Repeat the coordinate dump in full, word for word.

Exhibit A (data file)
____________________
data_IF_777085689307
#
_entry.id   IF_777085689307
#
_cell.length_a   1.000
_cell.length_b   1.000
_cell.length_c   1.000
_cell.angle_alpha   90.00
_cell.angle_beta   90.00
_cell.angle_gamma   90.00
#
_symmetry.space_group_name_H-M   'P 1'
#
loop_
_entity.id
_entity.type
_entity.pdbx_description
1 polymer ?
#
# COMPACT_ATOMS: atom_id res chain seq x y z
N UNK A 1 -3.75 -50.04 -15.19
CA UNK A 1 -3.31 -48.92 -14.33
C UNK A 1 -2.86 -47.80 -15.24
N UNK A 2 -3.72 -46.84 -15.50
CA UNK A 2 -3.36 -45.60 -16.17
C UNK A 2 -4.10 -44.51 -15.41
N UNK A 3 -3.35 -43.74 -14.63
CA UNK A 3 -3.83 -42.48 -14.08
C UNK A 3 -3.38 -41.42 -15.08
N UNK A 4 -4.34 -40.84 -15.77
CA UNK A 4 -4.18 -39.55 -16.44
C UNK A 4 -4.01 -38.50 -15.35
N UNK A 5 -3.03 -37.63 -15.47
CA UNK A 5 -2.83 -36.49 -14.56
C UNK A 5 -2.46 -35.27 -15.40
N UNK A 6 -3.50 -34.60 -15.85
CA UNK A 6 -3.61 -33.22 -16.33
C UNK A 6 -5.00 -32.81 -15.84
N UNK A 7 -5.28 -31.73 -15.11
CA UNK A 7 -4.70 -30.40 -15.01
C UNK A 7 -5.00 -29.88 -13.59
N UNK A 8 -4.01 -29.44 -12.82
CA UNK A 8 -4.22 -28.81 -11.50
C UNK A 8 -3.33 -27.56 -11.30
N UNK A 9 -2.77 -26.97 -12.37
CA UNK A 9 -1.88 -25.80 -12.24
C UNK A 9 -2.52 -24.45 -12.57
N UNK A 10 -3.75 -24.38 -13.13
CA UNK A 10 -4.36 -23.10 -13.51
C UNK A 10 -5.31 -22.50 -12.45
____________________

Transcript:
data_IF_777085689307
#
_entry.id   IF_777085689307
#
_cell.length_a   1.000
_cell.length_b   1.000
_cell.length_c   1.000
_cell.angle_alpha   90.00
_cell.angle_beta   90.00
_cell.angle_gamma   90.00
#
_symmetry.space_group_name_H-M   'P 1'
#
loop_
_entity.id
_entity.type
_entity.pdbx_description
1 polymer ?
#
# COMPACT_ATOMS: atom_id res chain seq x y z
N UNK A 1 -3.75 -50.04 -15.19
CA UNK A 1 -3.31 -48.92 -14.33
C UNK A 1 -2.86 -47.80 -15.24
N UNK A 2 -3.72 -46.84 -15.50
CA UNK A 2 -3.36 -45.60 -16.17
C UNK A 2 -4.10 -44.51 -15.41
N UNK A 3 -3.35 -43.74 -14.63
CA UNK A 3 -3.83 -42.48 -14.08
C UNK A 3 -3.38 -41.42 -15.08
N UNK A 4 -4.34 -40.84 -15.77
CA UNK A 4 -4.18 -39.55 -16.44
C UNK A 4 -4.01 -38.50 -15.35
N UNK A 5 -3.03 -37.63 -15.47
CA UNK A 5 -2.83 -36.49 -14.56
C UNK A 5 -2.46 -35.27 -15.40
N UNK A 6 -3.50 -34.60 -15.85
CA UNK A 6 -3.61 -33.22 -16.33
C UNK A 6 -5.00 -32.81 -15.84
N UNK A 7 -5.28 -31.73 -15.11
CA UNK A 7 -4.70 -30.40 -15.01
C UNK A 7 -5.00 -29.88 -13.59
N UNK A 8 -4.01 -29.44 -12.82
CA UNK A 8 -4.22 -28.81 -11.50
C UNK A 8 -3.33 -27.56 -11.30
N UNK A 9 -2.77 -26.97 -12.37
CA UNK A 9 -1.88 -25.80 -12.24
C UNK A 9 -2.52 -24.45 -12.57
N UNK A 10 -3.75 -24.38 -13.13
CA UNK A 10 -4.36 -23.10 -13.51
C UNK A 10 -5.31 -22.50 -12.45